Abstract: Behavioral economics sought to draw inspiration from research on empathy to modify the interactive model of homo oeconomicus. However, it was faced with the impossibility of considering emotions, and emotional empathy in particular, in the framework of a theory of social preferences anchored in the rationality of the interactionist and individualistic model of game theory. This impossibility is due to the fact that game theory first, then behavioral economics, did not want to question the fundamental motives of the individual when he interacts with others. Yet, the question of emotions, and emotional empathy in particular, should lead to questioning the sources of behavior. Indeed, what do the other behavioral sciences tell us? While the survival of the organism is undoubtedly a fundamental objective common to all living things, human beings derive their specificity from the fact that they also have fundamental and pre-wired mechanisms that specialize them for life in interaction with their fellows. It is thanks to these fundamental mechanisms that the human species has been able to develop productive and societal modes of cooperation on a large scale. We propose, therefore, a change of perspective in behavioral economics that would allow to consider that the ultimate objective of the individual in society is not to ensure her survival and needs but rather to create and maintain the links with others.
    Abstract: -Lorsque l’économie comportementale a voulu s’inspirer des recherches sur l’empathie pour modifier le modèle de l’homo oeconomicus en interaction, elle s’est heurtée à l’impossibilité de penser les émotions dans le cadre d’une théorie des préférences sociales toujours ancrée dans la rationalité du modèle individualiste interactionniste de la théorie des jeux. Cette impossibilité est due au fait que la théorie des jeux tout d’abord, puis l’économie comportementale ensuite, n’ont pas voulu remettre en question l’objectif fondamental de l’individu lorsqu’il agit en interaction avec les autres. Or, se pencher sur la question des émotions et de l’empathie émotionnelle en particulier devait amener à remettre en question les ressorts du comportement. Que nous disent en effet les autres sciences du comportement ? Que si la survie de l’organisme est sans doute un objectif fondamental et commun à tous les êtres vivants, ce dernier tire par ailleurs sa spécificité de mécanismes fondamentaux et pré-câblés qui le spécialisent pour la vie en interaction avec ses semblables. Grâce à ces mécanismes fondamentaux l’espèce humaine a pu élaborer des modes de coopération productifs et sociétaux à grande échelle. Nous proposons en conséquence un changement de perspective en économie comportementale qui permettrait de considérer que l’objectif ultime de l’individu en société n’est pas d’assurer sa survie et ses besoins, mais de créer et d’entretenir le lien aux autres.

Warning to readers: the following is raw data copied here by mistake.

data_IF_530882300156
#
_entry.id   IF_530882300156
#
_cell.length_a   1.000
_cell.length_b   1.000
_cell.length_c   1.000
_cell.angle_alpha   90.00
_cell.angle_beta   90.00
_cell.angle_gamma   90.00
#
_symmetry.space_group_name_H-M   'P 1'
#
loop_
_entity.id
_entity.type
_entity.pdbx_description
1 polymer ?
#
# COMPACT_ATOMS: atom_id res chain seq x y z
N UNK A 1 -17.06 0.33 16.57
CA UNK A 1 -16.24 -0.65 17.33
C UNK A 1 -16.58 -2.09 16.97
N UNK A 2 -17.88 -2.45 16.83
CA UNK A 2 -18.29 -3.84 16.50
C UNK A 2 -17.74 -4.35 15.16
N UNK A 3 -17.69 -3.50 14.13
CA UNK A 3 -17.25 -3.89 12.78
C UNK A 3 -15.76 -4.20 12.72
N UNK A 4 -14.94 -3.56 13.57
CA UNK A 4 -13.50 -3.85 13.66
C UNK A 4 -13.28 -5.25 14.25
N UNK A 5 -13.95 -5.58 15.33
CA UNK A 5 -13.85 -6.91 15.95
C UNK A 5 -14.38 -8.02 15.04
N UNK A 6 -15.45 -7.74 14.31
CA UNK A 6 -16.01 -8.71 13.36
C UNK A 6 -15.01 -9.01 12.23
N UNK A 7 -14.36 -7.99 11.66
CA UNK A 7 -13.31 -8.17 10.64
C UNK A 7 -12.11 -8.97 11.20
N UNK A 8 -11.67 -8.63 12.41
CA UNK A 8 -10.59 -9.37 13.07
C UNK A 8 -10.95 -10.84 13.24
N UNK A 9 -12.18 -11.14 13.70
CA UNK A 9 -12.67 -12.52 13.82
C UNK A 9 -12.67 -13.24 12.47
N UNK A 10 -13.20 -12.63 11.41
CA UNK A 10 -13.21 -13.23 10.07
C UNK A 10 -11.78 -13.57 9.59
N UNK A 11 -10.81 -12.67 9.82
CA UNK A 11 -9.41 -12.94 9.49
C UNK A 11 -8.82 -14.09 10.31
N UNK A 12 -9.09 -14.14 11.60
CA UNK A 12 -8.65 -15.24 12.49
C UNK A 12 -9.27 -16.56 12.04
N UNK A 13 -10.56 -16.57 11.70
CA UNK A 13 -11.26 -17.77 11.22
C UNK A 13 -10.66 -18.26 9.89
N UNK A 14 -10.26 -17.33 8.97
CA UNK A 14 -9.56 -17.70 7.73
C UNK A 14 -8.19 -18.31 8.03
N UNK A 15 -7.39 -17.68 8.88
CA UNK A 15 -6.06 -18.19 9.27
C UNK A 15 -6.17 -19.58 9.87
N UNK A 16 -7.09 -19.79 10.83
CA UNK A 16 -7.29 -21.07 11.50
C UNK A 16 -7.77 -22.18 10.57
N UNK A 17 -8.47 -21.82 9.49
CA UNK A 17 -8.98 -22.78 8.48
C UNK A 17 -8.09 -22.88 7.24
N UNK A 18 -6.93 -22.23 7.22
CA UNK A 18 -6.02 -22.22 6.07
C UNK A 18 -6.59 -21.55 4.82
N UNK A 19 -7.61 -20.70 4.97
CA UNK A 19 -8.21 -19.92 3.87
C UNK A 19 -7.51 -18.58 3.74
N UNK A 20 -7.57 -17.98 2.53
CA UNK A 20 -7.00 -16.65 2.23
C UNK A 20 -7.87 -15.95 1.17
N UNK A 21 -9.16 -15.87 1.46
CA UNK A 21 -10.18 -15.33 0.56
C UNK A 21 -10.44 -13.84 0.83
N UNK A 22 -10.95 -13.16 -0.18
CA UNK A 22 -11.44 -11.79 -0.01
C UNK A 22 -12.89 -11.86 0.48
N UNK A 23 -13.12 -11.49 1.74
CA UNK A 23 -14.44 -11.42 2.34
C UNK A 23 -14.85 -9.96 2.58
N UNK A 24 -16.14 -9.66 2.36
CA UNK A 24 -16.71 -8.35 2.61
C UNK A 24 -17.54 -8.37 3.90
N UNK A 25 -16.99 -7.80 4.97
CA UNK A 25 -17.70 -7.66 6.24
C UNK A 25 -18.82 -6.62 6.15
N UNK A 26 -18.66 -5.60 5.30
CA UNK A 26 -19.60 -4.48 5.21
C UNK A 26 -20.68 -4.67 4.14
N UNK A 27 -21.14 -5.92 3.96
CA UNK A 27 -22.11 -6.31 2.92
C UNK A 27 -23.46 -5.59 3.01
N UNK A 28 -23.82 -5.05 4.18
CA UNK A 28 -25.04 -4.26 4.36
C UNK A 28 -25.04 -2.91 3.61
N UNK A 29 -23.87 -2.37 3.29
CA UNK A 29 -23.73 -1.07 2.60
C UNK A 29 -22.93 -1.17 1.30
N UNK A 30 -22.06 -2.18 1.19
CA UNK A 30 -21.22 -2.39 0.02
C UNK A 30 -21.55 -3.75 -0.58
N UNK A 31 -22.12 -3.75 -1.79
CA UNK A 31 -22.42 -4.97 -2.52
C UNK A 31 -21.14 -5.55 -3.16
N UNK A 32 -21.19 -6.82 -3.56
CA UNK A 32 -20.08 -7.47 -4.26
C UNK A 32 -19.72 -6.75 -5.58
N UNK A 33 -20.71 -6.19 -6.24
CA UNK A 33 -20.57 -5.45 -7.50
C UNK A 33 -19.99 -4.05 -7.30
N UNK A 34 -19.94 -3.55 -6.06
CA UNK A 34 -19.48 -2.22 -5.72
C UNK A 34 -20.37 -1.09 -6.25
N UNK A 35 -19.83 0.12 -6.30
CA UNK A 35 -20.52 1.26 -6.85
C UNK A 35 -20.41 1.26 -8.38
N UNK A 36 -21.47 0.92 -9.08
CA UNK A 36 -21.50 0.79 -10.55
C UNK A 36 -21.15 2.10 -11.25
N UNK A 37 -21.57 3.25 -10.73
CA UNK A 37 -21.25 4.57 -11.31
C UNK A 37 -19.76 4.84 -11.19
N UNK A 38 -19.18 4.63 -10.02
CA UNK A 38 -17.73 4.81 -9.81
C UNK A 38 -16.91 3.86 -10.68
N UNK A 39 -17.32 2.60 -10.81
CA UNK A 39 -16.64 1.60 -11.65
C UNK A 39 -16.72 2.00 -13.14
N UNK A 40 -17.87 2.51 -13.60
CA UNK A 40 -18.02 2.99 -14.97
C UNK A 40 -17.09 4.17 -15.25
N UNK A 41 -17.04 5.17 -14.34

Date: 2017
  4. By: Hegadekatti, Kartik
    Abstract: Man has not only evolved biologically and culturally but also economically. Human economy has grown over many centuries through continuous addition of value. This value addition has been an evolutionary factor as it has influenced the formation of the main economic sectors-namely Primary, Secondary and Tertiary. Recently after the advent of Blockchain technology, Bitcoin achieved Gold parity. This paper analyses whether such an event will have any impact on the evolution of our economies. First, I discuss the various sectors of the economy. Then I evaluate how Bitcoin (BTC) achieving Gold Parity (GP) may influence the outcome of future economic scenarios. The paper concludes by summarizing the importance of technology in our economic systems and how technology affects its evolution.
    Keywords: blockchain, economic evolution, bitcoin, K-Y protocol
    JEL: B52 O32 O33 Q55
    Date: 2017–03–31